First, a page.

NBN rollout 'stalled' on asbestos issue, not Turnbull

Summary:Claims that Communications Minister Malcolm Turnbull has 'stalled' the NBN after the election are inaccurate, according to NBN Co, which is laying the blame for the post-election slowdown on the asbestos issue.

The "stalling" of the rollout of the National Broadband Network (NBN) fibre-to-the-premises network in existing housing areas for the month of October came as a result of the need to recommence pit and duct remediation after the Telstra asbestos issue, NBN Co has said.

According to the first weekly update issued by NBN Co yesterday on the progress of the NBN rollout, in the last four weeks, NBN Co has barely managed to pass an additional 2,000 brownfields premises with the fibre network.

In fact, for two consecutive weeks, the number of premises passed in those areas actually declined from 227,483 on September 29 down to 227,454 on October 6, and then down to 227,447 on October 14. As of October 27, the network has passed 229,398 existing housing premises, with 70,686 of those premises unable to order a service.

On Sky News last night, former communications minister and now Shadow Defence Minister Stephen Conroy said that Communications Minister Malcolm Turnbull is now responsible for "stalling" the NBN as the company conducts its 60-day strategic review that will in part determine whether the fibre-to-the-premises project continues, or whether alternative technologies such as fibre to the node are embraced.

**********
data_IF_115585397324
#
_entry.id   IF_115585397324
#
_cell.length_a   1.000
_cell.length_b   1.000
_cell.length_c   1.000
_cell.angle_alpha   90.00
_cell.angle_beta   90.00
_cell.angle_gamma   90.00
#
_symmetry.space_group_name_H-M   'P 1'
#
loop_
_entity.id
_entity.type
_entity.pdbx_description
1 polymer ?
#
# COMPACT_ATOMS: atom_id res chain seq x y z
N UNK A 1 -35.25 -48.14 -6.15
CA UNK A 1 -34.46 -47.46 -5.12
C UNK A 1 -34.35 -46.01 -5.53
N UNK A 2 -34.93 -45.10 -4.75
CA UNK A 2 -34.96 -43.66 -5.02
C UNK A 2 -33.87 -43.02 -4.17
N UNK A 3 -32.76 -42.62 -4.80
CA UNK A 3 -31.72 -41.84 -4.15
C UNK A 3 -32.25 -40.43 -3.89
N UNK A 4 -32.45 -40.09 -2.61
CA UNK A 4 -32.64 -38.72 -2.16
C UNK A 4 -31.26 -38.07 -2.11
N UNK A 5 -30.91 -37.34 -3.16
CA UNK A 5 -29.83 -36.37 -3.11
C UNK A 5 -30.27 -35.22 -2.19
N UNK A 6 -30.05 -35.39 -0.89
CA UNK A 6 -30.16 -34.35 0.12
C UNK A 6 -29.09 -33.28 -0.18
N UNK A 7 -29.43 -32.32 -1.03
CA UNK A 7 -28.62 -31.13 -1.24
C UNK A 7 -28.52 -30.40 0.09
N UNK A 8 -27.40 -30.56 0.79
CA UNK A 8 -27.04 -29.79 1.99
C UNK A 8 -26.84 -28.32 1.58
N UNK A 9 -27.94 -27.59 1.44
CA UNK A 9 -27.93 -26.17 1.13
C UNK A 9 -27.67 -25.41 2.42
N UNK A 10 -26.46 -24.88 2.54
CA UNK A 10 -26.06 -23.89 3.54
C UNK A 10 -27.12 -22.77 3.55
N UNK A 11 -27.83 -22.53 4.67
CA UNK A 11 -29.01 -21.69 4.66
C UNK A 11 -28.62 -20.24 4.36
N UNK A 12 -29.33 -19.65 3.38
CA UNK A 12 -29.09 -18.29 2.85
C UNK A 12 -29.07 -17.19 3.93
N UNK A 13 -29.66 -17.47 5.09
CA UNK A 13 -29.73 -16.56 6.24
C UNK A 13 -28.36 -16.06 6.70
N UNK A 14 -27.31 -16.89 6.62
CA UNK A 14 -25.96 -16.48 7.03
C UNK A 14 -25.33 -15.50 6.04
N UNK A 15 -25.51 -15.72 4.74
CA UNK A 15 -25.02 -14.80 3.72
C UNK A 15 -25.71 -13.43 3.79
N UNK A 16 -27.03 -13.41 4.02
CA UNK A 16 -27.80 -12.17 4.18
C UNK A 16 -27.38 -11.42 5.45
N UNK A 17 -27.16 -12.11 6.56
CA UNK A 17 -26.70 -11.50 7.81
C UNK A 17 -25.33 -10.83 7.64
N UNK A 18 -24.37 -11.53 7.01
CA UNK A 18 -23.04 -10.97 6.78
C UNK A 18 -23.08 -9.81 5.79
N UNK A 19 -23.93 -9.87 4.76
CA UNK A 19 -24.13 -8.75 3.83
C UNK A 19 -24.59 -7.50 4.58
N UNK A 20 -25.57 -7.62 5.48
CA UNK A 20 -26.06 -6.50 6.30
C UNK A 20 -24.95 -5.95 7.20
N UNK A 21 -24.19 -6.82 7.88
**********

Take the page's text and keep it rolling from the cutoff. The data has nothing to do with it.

Conroy said that in the coming weeks, NBN Co's construction contractors would begin laying off some of the workers building the network because of the stalling.

NBN Co denied that the change of government after the election had resulted in the network slowdown. A spokesperson for NBN Co told ZDNet that the effects of Telstra halting pit and duct remediation in the wake of the highly publicised asbestos management problems are still being felt.

"The remediation halt was always going to have a knock-on effect to the rest of the rollout. And the effect of an 84-day stoppage in May, June, July, and August was always going to be most keenly felt in the final quarter of this calendar year," the spokesperson said.

"Remember, the resumption of remediation from 19 August was a gradual process, and where remediation needs to occur, that process takes an average of three months."

The decline in the number of premises passed was related to NBN Co receiving more accurate national address data, according to NBN Co.

The publication of the first weekly rollout update came as NBN Co removed data from its rollout maps that had indicated areas where the company was expecting to roll out the fibre network in the next three years. Labor has claimed that the change shows the areas that will now miss out on the fibre-to-the-premises network under the Coalition government, but Prime Minister Tony Abbott today said that the change is more "honest" with the public on where construction is underway.

He said that the NBN under the former government was built on "assertions" and promises of rollout targets that had been broken.

This morning, Turnbull told the ABC that the move was aimed at removing the long-controversial "construction commenced or completed" term to describe any premises in an area where even just the basic high-level design work is underway.

"Under the Labor regime, they were basically being misled," he said.

"The Labor fog and spin about the NBN has been brought to an end."

NBN Co also removed its raw data on the rollout, which had been used by keen NBN supporters to see where the rollout was up to and where the project would hit next.

Topics: NBN, Government, Government : AU, Telstra

About

Armed with a degree in Computer Science and a Masters in Journalism, Josh keeps a close eye on the telecommunications industry, the National Broadband Network, and all the goings on in government IT.

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